Dr Saalem Sadeque is a Marketing lecturer at CQ University in Perth who firmly believes that despite Facebook’s recent and continued failings, we aren’t going anywhere, because well – we are Facebook. And Facebook is us.
This is fine.
Dr Sadeque says Facebook is powered by its users – and has taken on a life of its own.
Yep, as suspected, even with all of that negative publicity surrounding Facebook’s data breaches, the dropout rate of Facebook users has been low.
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“The important point we need to understand is that Facebook is notionally owned by the subscribers, and not by Zuckerberg or the Facebook shareholders,” Dr Sadeque says. “I am not sure even Zuckerberg is very much aware of this.”
Dr Sadeque points out that Zuckerberg has mentioned that users have the free will to share information.
“In fact, he insisted several times that is how Facebook operates. But he did not elaborate further by stating that this free will gives the users the power to operate the company.”
“Just ask yourself,” Dr Sadeque says, “If none of the Facebook management persons existed, then will Facebook stop to exist? The answer is probably, no. Facebook is powered by the users – it has taken its own life. Facebook is unlikely to fail anytime soon.”
Dr Sadeque says the first factor in play is the creation and management of “the online self”. The basis for this argument is the idea of self-concept, specifically actual or real self and ideal self.
Actual self relates to what an individual thinks of themselves, and ideal self is how they would like to be seen by others. It is the ideal self that drives many of our consumptions, for example, buying luxury items because we want others to see us as having higher social status, Dr Sadeque says.
Dr Sadeque says points to a 2015 research study by Gil-Or, Levi-Belz and Turel who called this ‘Facebook-self’ – although it extends to other social media platforms as well.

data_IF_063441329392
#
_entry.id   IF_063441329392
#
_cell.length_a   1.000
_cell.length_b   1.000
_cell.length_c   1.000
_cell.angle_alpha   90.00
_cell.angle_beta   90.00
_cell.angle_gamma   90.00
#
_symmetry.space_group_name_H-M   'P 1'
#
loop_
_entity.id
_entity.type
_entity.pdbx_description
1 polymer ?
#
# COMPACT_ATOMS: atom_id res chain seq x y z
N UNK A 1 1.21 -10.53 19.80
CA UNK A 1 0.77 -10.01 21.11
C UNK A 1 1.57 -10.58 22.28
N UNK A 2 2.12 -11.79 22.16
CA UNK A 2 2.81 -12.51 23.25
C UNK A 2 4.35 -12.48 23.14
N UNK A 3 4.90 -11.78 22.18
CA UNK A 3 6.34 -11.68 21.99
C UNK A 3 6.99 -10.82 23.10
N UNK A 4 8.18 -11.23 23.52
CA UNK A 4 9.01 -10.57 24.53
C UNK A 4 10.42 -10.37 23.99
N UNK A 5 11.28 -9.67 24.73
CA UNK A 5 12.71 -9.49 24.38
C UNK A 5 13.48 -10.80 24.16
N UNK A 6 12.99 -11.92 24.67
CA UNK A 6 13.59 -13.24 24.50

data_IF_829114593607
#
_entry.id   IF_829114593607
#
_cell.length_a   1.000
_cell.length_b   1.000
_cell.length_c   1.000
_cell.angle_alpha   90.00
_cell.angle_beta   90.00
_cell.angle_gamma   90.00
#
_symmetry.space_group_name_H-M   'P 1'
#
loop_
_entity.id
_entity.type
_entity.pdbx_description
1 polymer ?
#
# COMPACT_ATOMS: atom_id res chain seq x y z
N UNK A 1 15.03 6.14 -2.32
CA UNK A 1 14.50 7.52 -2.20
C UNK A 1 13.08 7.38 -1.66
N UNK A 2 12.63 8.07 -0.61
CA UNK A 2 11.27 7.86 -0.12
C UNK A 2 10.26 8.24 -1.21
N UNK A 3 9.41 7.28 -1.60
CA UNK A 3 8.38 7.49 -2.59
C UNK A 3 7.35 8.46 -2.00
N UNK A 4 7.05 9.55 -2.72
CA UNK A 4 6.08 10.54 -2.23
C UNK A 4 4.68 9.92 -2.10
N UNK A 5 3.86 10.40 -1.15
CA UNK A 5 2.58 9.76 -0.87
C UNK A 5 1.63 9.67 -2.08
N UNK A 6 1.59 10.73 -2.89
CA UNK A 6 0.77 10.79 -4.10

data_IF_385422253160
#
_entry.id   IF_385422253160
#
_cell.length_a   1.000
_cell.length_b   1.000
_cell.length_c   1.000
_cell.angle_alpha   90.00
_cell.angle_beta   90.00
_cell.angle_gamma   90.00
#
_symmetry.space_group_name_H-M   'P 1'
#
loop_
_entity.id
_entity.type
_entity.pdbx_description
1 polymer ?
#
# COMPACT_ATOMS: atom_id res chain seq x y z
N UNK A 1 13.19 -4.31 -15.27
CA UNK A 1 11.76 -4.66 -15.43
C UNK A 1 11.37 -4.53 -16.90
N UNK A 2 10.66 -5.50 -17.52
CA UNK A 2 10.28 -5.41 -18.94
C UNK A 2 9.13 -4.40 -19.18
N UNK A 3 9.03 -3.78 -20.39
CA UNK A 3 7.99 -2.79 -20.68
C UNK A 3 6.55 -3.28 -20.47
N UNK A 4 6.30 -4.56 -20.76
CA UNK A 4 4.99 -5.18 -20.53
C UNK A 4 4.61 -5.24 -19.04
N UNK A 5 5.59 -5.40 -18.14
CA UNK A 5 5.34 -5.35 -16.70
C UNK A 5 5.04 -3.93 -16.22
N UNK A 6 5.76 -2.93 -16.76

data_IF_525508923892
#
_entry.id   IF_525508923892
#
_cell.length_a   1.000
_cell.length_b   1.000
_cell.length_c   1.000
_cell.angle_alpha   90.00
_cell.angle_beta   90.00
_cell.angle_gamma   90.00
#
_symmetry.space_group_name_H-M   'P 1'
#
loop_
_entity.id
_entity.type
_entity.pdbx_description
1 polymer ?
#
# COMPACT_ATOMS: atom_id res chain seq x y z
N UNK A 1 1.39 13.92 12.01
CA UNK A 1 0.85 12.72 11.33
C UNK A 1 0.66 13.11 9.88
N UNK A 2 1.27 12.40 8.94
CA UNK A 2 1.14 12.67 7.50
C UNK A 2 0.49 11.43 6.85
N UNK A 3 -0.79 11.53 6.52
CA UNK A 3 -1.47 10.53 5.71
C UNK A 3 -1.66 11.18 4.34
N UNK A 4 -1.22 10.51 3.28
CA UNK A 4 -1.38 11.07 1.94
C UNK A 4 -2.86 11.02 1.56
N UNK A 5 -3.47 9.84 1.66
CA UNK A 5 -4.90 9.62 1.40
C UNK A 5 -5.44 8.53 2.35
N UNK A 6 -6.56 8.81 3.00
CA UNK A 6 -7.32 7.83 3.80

“The researchers found that Facebook users with low self-esteem and low trait authenticity were more likely to misrepresent themselves on Facebook, which deviates from their true self.” Dr Sadeque says. “For example, one may post photos of being with people that they don’t like in real life – but want to portray to the outside world the view that they actually like the person.”
Another example Dr Sadeque gives is subscribing to a particular activist group on Facebook, which is much easier than actively joining the group offline.
Given that many of the two billion users of Facebook have constructed an ideal self in the online platform, Dr Sadeque says, it is unthinkable that they would be in a hurry to delete their accounts any time soon.
“Account deletion would mean destroying the carefully built online life which includes not only photos and likes but would also lead to breaking communication with someone who was discovered on Facebook after 20 years,” Dr Sadeque says.
“Deleting a Facebook account for many would be equivalent to going back to the stone age – one which is unthinkable for many.”
The psychological concept of Third Person Perception means that people often believe they are immune from being influenced by targeted messages on social media platforms, unlike other ‘poor gullible fools’. This means controversies like as the negative messages in the 2016 US presidential campaign didn’t end up in the widespread deletion of Facebook accounts.
“Even with data breaches, users are unlikely to abandon the use of social media platforms such as Facebook,” Mr Sadeque says.